January 1943: The First Armed Resistance in the Ghetto
Today it will be half a year since our destruction began [July 1942]. Had we but resisted then, at least as much as we resisted during the last deportation [January 1943], the Nazis would not have succeeded so easily in destroying such a large Jewish community. If the Jews had at the very least not gone of their own free will, but stubbornly hidden as they have been doing in the last few days – then the deportation would have lasted for months on end. One shudders to think that it required a quarter of a million Jews to give their lives, for the remainder to understand the reality of the situation and come to the right conclusions.From the diary of Shmuel Winter
On the morning of the 18th of January 1943, German military and auxiliary units entered the Warsaw Ghetto by surprise. The populace expected a total deportation. As opposed to the Great Deportation, during which the Jews had no knowledge of where deportees would be sent, this time the ghetto's population refused to report voluntarily. Only a small number of people responded to the Germans' calls to file into the courtyards and present their papers for inspection. The Germans tried to pick up those Jews who lacked permits, but since most had gone into hiding, they fell back to snatching people up indiscriminately.
That day, a group of fighters was caught, members of the Hashomer Hatzair movement and the Jewish Fighting Organization (ZOB). Together with other Jews they were led to the Umschlagplatz. The youths, who were still armed, albeit meagerly, dispersed among the crowd, and at a signal from Mordechai Anielewicz they attacked the Germans. In the ensuing battle there were German casualties and injuries. All the Jewish fighters were shot, and Anielewicz alone survived the battle. Another group from the Jewish Fighting Organization (members of the Dror and Gordonia movements) laid an ambush for the Germans inside the houses, and shot those who entered. These were the first organized, armed actions undertaken within the ghetto. For the first time in the history of the ghetto, Germans had come to physical harm.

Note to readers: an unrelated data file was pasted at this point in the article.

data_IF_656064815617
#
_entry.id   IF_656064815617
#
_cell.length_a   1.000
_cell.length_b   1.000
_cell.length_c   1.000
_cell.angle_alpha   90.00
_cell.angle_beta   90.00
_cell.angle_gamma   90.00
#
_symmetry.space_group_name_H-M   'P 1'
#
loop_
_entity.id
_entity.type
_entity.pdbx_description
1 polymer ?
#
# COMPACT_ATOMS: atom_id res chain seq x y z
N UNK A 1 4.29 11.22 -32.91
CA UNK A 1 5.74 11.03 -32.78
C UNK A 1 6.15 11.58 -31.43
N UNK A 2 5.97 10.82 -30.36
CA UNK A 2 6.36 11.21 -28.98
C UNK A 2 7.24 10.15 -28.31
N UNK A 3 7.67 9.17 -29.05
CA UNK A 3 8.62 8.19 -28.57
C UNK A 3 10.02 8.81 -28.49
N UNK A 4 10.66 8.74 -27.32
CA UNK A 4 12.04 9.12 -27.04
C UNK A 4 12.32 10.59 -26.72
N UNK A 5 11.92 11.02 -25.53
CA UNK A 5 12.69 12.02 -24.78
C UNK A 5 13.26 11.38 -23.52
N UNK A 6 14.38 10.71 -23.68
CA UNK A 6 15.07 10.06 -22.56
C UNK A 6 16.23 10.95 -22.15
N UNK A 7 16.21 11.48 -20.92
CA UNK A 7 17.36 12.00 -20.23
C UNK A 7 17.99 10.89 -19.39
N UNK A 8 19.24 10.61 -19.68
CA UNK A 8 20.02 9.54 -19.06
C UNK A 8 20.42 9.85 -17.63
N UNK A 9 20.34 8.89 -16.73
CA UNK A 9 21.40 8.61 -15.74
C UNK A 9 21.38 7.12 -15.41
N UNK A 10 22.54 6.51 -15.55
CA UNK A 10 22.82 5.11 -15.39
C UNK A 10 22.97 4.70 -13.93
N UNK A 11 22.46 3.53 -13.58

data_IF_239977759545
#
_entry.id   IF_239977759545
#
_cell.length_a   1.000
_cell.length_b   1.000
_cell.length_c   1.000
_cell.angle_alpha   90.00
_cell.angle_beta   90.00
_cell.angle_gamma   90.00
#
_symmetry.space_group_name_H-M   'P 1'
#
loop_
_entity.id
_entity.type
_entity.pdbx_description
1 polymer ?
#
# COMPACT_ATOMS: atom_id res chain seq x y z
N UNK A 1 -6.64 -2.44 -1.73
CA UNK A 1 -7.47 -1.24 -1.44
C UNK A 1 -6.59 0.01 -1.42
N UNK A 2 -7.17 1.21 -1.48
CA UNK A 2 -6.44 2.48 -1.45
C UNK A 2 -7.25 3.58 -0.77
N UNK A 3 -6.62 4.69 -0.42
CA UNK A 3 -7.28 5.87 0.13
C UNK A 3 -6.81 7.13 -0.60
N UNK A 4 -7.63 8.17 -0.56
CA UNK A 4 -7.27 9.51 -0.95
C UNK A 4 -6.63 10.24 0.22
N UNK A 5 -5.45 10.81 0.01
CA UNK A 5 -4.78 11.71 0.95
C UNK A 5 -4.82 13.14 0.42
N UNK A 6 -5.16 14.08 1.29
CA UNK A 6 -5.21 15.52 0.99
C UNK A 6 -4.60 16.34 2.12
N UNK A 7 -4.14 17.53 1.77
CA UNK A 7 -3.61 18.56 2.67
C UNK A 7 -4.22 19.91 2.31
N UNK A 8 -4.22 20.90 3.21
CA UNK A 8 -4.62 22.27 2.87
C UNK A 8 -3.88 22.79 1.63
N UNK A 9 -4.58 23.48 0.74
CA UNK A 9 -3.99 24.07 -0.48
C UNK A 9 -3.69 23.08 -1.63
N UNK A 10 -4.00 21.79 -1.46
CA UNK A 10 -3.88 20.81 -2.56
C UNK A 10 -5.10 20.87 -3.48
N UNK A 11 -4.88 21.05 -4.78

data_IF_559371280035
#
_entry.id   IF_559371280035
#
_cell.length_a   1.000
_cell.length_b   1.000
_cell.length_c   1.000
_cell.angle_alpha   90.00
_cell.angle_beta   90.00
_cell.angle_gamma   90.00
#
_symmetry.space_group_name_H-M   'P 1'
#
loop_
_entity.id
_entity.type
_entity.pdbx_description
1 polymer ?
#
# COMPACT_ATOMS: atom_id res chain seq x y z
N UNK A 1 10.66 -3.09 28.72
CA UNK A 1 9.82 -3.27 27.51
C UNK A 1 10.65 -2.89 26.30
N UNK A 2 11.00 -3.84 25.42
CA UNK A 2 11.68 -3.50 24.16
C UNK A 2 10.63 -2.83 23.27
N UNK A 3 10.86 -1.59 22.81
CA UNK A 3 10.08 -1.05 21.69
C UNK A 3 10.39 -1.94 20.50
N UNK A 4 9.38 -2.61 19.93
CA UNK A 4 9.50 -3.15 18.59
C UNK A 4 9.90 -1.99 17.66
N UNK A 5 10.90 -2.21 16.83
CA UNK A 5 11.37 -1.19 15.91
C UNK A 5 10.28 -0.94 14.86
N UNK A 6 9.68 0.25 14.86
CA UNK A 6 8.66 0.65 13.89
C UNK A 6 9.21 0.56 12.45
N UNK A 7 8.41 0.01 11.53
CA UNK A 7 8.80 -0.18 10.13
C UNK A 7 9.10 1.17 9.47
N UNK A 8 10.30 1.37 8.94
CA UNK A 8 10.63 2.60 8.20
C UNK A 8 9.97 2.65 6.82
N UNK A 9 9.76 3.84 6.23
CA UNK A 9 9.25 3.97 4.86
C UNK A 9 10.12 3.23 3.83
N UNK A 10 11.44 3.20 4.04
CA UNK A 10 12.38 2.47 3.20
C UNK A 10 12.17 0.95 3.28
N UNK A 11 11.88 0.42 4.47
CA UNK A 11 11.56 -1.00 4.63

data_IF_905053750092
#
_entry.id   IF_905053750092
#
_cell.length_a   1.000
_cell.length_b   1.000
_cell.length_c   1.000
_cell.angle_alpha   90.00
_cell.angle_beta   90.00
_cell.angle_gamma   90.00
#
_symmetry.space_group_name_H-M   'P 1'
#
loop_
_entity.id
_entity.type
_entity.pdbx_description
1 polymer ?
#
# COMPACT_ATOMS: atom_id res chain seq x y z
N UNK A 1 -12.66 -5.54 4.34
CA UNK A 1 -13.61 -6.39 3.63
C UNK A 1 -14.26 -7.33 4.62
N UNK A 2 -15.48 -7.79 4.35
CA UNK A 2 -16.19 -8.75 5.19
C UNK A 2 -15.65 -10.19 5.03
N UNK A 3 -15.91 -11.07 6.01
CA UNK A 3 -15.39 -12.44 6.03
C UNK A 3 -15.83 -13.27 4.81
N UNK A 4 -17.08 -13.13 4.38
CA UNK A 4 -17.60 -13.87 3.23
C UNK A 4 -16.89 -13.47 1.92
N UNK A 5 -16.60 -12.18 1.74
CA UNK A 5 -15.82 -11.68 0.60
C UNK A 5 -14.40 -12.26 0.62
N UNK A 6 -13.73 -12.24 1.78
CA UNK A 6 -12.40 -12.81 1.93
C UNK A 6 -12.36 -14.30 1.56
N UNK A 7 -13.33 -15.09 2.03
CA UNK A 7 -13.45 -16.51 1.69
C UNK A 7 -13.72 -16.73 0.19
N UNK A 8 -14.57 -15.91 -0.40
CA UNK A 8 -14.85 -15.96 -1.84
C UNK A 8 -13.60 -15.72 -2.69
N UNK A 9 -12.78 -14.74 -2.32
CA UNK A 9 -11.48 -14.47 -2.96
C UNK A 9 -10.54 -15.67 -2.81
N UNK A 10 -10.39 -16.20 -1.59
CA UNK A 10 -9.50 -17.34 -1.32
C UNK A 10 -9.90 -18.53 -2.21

By the 22nd of January only 5,000 Jews had been rounded up, among them the patients from the Jewish ghetto hospital and several members of the Judenrat. These Jews were assembled at the Umschlagplatz and deported by train.
Today we know that the January deportation was intended to be of limited proportions and that the Germans had not planned to deport all the Jews of the ghetto on this date. However, the Jews assumed that the Germans had sought to use the January deportation to empty the ghetto of its residents and send them to their destruction; they believed that their actions succeeded in obstructing this. In this way the January events turned into a watershed moment; members of the Jewish resistance organizations increased their efforts to bring about an armed uprising, while the ghetto populace at large increasingly dug underground shelters in the ghetto territory, in which they hoped to hide from the enemy forces.